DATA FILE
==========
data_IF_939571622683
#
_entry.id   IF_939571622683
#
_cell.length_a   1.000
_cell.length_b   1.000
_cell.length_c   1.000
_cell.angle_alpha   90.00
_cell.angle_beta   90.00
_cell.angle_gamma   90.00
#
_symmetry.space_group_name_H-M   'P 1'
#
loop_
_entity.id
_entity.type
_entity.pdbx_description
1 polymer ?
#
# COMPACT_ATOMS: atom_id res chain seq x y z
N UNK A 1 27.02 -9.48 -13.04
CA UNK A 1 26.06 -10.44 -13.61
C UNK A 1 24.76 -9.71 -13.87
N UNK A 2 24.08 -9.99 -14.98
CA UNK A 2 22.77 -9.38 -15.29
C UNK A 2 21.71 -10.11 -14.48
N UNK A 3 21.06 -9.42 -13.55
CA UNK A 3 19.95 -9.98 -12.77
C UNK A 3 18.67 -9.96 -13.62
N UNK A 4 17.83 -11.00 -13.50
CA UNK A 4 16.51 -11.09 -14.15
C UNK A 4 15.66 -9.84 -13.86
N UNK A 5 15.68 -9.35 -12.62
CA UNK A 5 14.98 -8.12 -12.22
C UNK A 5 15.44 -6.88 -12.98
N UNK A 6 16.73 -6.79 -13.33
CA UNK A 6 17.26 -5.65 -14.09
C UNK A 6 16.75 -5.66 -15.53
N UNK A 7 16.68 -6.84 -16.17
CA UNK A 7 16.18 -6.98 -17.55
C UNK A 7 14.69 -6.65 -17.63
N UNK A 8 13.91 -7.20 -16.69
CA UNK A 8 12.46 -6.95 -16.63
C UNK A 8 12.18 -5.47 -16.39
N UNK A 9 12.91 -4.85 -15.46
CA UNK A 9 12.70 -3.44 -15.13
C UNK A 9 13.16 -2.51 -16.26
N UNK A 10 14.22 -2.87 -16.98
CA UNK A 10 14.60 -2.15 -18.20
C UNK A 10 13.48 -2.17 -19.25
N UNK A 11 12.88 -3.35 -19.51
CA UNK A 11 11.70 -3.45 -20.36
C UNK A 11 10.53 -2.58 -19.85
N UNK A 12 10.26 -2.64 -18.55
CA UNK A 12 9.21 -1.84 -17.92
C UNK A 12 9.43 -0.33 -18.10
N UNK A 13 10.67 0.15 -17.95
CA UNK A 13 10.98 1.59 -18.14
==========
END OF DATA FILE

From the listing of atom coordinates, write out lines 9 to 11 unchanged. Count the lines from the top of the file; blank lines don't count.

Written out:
_cell.angle_beta   90.00
_cell.angle_gamma   90.00
#